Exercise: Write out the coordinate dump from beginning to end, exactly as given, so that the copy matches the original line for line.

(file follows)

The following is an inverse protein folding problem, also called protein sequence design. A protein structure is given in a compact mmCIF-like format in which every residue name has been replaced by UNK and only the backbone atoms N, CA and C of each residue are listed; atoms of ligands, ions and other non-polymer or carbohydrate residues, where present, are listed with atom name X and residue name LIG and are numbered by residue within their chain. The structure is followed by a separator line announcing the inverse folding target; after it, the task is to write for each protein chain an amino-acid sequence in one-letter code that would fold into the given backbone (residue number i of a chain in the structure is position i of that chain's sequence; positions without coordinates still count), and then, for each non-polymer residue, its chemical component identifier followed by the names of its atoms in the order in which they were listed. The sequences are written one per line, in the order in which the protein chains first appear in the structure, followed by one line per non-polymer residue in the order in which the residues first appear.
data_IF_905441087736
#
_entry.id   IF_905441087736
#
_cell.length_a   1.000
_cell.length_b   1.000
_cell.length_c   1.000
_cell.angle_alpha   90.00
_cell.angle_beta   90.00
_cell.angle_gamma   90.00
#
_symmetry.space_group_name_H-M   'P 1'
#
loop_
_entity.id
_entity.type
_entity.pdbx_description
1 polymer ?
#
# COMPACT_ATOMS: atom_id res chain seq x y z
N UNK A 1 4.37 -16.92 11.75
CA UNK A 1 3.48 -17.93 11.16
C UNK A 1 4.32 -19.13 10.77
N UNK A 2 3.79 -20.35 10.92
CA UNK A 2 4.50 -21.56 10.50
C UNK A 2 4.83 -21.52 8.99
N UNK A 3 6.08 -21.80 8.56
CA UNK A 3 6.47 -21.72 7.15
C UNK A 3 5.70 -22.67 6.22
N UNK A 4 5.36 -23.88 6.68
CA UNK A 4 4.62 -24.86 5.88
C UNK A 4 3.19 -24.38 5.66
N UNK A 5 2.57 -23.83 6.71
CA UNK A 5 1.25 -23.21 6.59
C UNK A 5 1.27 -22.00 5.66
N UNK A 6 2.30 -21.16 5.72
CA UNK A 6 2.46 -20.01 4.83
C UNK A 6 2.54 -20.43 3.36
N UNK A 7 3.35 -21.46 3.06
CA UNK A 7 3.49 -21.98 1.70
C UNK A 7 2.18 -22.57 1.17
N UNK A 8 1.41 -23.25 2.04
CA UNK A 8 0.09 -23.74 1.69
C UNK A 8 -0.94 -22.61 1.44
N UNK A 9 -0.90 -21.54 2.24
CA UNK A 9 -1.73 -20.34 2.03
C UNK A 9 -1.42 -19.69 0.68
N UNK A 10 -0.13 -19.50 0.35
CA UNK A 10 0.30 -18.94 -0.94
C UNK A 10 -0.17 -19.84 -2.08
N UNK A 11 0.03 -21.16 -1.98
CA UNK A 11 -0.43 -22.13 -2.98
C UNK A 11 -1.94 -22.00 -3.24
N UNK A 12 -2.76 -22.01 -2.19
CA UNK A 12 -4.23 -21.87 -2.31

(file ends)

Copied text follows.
The following is an inverse protein folding problem, also called protein sequence design. A protein structure is given in a compact mmCIF-like format in which every residue name has been replaced by UNK and only the backbone atoms N, CA and C of each residue are listed; atoms of ligands, ions and other non-polymer or carbohydrate residues, where present, are listed with atom name X and residue name LIG and are numbered by residue within their chain. The structure is followed by a separator line announcing the inverse folding target; after it, the task is to write for each protein chain an amino-acid sequence in one-letter code that would fold into the given backbone (residue number i of a chain in the structure is position i of that chain's sequence; positions without coordinates still count), and then, for each non-polymer residue, its chemical component identifier followed by the names of its atoms in the order in which they were listed. The sequences are written one per line, in the order in which the protein chains first appear in the structure, followed by one line per non-polymer residue in the order in which the residues first appear.
data_IF_905441087736
#
_entry.id   IF_905441087736
#
_cell.length_a   1.000
_cell.length_b   1.000
_cell.length_c   1.000
_cell.angle_alpha   90.00
_cell.angle_beta   90.00
_cell.angle_gamma   90.00
#
_symmetry.space_group_name_H-M   'P 1'
#
loop_
_entity.id
_entity.type
_entity.pdbx_description
1 polymer ?
#
# COMPACT_ATOMS: atom_id res chain seq x y z
N UNK A 1 4.37 -16.92 11.75
CA UNK A 1 3.48 -17.93 11.16
C UNK A 1 4.32 -19.13 10.77
N UNK A 2 3.79 -20.35 10.92
CA UNK A 2 4.50 -21.56 10.50
C UNK A 2 4.83 -21.52 8.99
N UNK A 3 6.08 -21.80 8.56
CA UNK A 3 6.47 -21.72 7.15
C UNK A 3 5.70 -22.67 6.22
N UNK A 4 5.36 -23.88 6.68
CA UNK A 4 4.62 -24.86 5.88
C UNK A 4 3.19 -24.38 5.66
N UNK A 5 2.57 -23.83 6.71
CA UNK A 5 1.25 -23.21 6.59
C UNK A 5 1.27 -22.00 5.66
N UNK A 6 2.30 -21.16 5.72
CA UNK A 6 2.46 -20.01 4.83
C UNK A 6 2.54 -20.43 3.36
N UNK A 7 3.35 -21.46 3.06
CA UNK A 7 3.49 -21.98 1.70
C UNK A 7 2.18 -22.57 1.17
N UNK A 8 1.41 -23.25 2.04
CA UNK A 8 0.09 -23.74 1.69
C UNK A 8 -0.94 -22.61 1.44
N UNK A 9 -0.90 -21.54 2.24
CA UNK A 9 -1.73 -20.34 2.03
C UNK A 9 -1.42 -19.69 0.68
N UNK A 10 -0.13 -19.50 0.35
CA UNK A 10 0.30 -18.94 -0.94
C UNK A 10 -0.17 -19.84 -2.08
N UNK A 11 0.03 -21.16 -1.98
CA UNK A 11 -0.43 -22.13 -2.98
C UNK A 11 -1.94 -22.00 -3.24
N UNK A 12 -2.76 -22.01 -2.19
CA UNK A 12 -4.23 -21.87 -2.31